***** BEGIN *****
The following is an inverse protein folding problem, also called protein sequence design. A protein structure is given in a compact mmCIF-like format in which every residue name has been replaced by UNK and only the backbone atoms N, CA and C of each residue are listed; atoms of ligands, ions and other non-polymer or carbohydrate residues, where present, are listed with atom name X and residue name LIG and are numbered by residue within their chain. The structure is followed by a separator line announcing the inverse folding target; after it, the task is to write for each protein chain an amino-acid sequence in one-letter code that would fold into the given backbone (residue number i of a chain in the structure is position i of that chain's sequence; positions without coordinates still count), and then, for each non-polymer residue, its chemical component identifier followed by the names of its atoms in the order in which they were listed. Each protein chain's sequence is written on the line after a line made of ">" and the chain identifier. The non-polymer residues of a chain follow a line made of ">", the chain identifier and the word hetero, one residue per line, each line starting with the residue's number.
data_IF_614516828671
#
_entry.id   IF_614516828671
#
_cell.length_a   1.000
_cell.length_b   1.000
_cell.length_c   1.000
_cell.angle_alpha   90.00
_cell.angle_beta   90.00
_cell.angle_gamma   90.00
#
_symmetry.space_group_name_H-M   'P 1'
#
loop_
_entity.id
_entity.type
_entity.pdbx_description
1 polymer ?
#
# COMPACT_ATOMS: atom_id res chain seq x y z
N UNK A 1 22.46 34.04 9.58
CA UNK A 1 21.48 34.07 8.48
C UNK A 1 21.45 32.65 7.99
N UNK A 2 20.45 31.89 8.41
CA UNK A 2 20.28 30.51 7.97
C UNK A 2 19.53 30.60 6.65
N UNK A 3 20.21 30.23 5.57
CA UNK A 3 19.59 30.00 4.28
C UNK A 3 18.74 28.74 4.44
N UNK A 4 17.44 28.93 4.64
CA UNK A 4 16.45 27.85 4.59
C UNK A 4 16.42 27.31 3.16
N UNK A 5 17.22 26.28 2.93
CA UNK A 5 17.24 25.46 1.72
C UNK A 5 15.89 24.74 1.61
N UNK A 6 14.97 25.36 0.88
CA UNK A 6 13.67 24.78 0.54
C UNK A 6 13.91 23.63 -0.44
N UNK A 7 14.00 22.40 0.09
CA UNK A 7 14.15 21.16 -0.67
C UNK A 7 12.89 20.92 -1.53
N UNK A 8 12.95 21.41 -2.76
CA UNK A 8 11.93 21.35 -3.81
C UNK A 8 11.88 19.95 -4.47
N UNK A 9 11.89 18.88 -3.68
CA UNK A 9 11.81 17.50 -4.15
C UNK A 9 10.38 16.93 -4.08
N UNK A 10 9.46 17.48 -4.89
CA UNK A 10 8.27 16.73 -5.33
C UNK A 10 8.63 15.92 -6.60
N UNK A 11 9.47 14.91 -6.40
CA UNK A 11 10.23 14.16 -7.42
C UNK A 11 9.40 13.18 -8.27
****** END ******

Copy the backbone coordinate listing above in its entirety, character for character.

The following is an inverse protein folding problem, also called protein sequence design. A protein structure is given in a compact mmCIF-like format in which every residue name has been replaced by UNK and only the backbone atoms N, CA and C of each residue are listed; atoms of ligands, ions and other non-polymer or carbohydrate residues, where present, are listed with atom name X and residue name LIG and are numbered by residue within their chain. The structure is followed by a separator line announcing the inverse folding target; after it, the task is to write for each protein chain an amino-acid sequence in one-letter code that would fold into the given backbone (residue number i of a chain in the structure is position i of that chain's sequence; positions without coordinates still count), and then, for each non-polymer residue, its chemical component identifier followed by the names of its atoms in the order in which they were listed. Each protein chain's sequence is written on the line after a line made of ">" and the chain identifier. The non-polymer residues of a chain follow a line made of ">", the chain identifier and the word hetero, one residue per line, each line starting with the residue's number.
data_IF_614516828671
#
_entry.id   IF_614516828671
#
_cell.length_a   1.000
_cell.length_b   1.000
_cell.length_c   1.000
_cell.angle_alpha   90.00
_cell.angle_beta   90.00
_cell.angle_gamma   90.00
#
_symmetry.space_group_name_H-M   'P 1'
#
loop_
_entity.id
_entity.type
_entity.pdbx_description
1 polymer ?
#
# COMPACT_ATOMS: atom_id res chain seq x y z
N UNK A 1 22.46 34.04 9.58
CA UNK A 1 21.48 34.07 8.48
C UNK A 1 21.45 32.65 7.99
N UNK A 2 20.45 31.89 8.41
CA UNK A 2 20.28 30.51 7.97
C UNK A 2 19.53 30.60 6.65
N UNK A 3 20.21 30.23 5.57
CA UNK A 3 19.59 30.00 4.28
C UNK A 3 18.74 28.74 4.44
N UNK A 4 17.44 28.93 4.64
CA UNK A 4 16.45 27.85 4.59
C UNK A 4 16.42 27.31 3.16
N UNK A 5 17.22 26.28 2.93
CA UNK A 5 17.24 25.46 1.72
C UNK A 5 15.89 24.74 1.61
N UNK A 6 14.97 25.36 0.88
CA UNK A 6 13.67 24.78 0.54
C UNK A 6 13.91 23.63 -0.44
N UNK A 7 14.00 22.40 0.09
CA UNK A 7 14.15 21.16 -0.67
C UNK A 7 12.89 20.92 -1.53
N UNK A 8 12.95 21.41 -2.76
CA UNK A 8 11.93 21.35 -3.81
C UNK A 8 11.88 19.95 -4.47
N UNK A 9 11.89 18.88 -3.68
CA UNK A 9 11.81 17.50 -4.15
C UNK A 9 10.38 16.93 -4.08
N UNK A 10 9.46 17.48 -4.89
CA UNK A 10 8.27 16.73 -5.33
C UNK A 10 8.63 15.92 -6.60
N UNK A 11 9.47 14.91 -6.40
CA UNK A 11 10.23 14.16 -7.42
C UNK A 11 9.40 13.18 -8.27